We continued puttering around among the cacti and scrubby trees, but these new thoughts stuck in my head. When we got back to the campsite, my sister and I tripped over our sentences, each wanting to be the one to explain to our mom what we had seen and what we had learned. There was excitement in our voices and wonderment in our eyes, but in the back of my throat, there was a tightening of concern for these people and the loved ones they’d left behind. I never forgot that scene in the arroyo and those candy wrappers — evidence of other lives doing the best they could.

A couple mornings later it was time to head home. With the sun getting warm again, we packed up camp and my sister and I climbed back up into the rental car to head back to civilization.

I was half asleep against the window when my sister squawked, “LOOK!” My eyes flew open and I craned my neck out the window to see a big army-green tinted bus along the side of the road. Sitting in the dirt next to it was a group of men, with brown, dark hair and dirty clothes. My parents exchanged a look.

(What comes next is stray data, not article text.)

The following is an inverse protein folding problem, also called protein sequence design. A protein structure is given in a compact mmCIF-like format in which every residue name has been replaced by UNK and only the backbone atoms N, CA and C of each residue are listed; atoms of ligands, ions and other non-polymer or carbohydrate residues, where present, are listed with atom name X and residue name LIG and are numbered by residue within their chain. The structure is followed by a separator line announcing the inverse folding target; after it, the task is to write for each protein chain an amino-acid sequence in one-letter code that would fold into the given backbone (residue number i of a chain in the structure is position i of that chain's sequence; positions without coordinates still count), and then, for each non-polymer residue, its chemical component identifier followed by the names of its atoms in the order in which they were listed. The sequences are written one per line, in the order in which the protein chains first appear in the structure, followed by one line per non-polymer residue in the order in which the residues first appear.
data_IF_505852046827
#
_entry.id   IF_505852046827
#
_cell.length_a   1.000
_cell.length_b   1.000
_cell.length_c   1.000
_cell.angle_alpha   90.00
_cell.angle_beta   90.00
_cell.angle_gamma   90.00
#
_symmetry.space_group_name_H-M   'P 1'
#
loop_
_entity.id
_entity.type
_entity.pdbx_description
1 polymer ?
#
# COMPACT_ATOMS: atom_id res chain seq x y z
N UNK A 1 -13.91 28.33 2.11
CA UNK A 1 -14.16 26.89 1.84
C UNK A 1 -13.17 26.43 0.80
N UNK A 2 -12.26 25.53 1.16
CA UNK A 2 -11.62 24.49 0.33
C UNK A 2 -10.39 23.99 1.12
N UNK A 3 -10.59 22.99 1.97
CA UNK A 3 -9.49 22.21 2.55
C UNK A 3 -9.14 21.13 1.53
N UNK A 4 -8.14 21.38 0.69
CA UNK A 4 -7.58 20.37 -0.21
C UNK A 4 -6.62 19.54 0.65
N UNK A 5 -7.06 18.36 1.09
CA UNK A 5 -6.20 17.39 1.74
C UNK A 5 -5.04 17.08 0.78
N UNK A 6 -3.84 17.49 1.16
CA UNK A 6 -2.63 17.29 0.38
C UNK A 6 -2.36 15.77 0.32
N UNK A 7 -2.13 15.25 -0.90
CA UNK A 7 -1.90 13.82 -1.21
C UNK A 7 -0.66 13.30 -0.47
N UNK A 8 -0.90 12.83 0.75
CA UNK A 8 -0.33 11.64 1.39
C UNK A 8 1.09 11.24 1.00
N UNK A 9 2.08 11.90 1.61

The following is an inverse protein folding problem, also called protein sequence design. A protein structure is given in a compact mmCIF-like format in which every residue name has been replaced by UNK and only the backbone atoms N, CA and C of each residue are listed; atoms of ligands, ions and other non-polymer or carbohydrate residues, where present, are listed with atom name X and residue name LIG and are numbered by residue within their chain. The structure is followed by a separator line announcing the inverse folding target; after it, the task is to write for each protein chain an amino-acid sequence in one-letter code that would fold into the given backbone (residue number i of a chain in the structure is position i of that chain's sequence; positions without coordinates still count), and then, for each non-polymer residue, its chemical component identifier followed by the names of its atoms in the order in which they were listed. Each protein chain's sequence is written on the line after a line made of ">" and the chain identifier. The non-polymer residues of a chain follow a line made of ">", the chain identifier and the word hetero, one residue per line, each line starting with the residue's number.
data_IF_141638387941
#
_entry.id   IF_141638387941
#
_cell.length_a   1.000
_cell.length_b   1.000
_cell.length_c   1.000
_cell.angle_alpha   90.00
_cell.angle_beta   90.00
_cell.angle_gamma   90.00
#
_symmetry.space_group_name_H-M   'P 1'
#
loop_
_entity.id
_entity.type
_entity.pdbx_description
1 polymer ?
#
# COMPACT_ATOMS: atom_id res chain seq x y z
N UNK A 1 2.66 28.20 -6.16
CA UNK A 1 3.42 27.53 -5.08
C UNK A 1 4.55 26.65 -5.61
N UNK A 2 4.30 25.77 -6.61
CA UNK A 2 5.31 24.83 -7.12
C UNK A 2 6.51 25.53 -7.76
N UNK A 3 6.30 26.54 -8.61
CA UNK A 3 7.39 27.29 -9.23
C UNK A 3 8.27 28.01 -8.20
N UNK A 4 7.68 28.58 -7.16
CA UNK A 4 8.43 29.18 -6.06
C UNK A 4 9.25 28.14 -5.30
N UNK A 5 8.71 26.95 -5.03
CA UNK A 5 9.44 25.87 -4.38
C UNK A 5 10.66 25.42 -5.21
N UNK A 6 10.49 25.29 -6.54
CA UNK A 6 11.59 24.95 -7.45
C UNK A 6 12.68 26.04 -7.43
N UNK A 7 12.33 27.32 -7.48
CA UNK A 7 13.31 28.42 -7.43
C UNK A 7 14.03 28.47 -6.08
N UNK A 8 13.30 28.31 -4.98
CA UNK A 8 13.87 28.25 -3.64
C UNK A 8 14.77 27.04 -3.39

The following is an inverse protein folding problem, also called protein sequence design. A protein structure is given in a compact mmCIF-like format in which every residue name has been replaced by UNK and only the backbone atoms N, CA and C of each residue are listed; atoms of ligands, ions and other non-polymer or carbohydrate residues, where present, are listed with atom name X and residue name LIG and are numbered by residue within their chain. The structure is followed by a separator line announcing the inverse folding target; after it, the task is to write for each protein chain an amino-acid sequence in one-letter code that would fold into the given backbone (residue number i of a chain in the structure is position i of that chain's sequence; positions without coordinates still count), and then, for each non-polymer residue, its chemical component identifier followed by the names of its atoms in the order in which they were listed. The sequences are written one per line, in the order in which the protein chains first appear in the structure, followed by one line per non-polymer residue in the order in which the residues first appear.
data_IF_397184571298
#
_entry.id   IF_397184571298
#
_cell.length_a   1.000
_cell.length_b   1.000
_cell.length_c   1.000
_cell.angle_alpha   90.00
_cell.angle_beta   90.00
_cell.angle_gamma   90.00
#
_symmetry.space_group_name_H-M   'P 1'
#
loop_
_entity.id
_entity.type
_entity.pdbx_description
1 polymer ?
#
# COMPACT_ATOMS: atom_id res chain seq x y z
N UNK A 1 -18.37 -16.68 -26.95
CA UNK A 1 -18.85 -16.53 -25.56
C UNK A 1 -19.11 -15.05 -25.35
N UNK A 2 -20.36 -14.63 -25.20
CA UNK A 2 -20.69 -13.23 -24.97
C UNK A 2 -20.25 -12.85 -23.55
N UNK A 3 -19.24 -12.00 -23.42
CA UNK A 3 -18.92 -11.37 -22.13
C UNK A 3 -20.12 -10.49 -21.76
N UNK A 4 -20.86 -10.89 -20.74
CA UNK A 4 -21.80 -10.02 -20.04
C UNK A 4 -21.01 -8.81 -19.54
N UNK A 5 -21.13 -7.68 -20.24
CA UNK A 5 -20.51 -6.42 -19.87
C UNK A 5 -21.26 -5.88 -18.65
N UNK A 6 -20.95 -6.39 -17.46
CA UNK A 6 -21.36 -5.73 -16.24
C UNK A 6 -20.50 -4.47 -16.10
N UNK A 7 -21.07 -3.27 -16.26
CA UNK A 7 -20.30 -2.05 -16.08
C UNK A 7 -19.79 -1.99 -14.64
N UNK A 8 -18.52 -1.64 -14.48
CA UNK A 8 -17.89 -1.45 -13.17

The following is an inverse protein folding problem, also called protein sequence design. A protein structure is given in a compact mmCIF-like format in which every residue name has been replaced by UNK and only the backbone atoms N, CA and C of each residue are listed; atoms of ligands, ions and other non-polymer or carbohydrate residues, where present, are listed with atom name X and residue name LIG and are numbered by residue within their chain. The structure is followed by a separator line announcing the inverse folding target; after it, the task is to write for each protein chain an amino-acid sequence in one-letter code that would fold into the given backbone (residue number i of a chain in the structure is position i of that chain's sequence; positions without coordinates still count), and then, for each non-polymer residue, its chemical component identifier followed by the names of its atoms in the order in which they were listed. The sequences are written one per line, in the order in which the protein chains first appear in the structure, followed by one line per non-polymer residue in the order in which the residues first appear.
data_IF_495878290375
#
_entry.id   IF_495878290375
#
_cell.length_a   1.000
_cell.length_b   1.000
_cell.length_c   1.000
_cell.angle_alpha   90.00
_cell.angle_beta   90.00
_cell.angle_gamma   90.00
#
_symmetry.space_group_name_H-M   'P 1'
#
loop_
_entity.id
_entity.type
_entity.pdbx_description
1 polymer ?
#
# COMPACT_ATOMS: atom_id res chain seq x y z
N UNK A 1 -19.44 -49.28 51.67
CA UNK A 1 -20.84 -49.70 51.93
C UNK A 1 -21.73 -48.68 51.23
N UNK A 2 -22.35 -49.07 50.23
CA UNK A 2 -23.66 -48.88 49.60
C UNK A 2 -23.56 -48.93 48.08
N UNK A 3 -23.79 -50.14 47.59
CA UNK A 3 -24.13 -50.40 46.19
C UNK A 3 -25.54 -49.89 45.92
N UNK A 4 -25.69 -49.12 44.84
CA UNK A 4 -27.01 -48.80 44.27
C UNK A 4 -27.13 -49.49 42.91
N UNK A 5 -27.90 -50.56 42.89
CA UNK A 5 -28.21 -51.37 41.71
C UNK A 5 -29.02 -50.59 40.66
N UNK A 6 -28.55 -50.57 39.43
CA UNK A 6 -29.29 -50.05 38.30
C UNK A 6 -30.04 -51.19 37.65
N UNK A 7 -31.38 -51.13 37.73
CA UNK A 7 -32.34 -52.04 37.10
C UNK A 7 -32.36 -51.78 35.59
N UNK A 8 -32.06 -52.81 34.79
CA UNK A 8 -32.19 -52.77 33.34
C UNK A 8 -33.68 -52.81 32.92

“What are those people doing there?” Olivia asked.

“Remember that trash we saw in the desert?” my dad said gently. My sister and I nodded, wordlessly. “It’s possible that the men who left it there are the same ones sitting right there. If it’s not those same people, it is probably people like them, who have also crossed the border to try to make money to send back to their families. It seems like they are getting picked up by Border Patrol and they will likely be sent back to Mexico.”

My sister and I sat in silence, twisting ourselves around to stare out the back window until the men and the bus faded into the distance. I still remember some of their faces. They looked tired like they hadn’t slept in days and maybe hadn’t slept well in years. None of them seemed particularly surprised. Rather, they looked blank. It was like what they had been running from had finally, inevitably caught up to them. It was very apparent to me: They were simply waiting.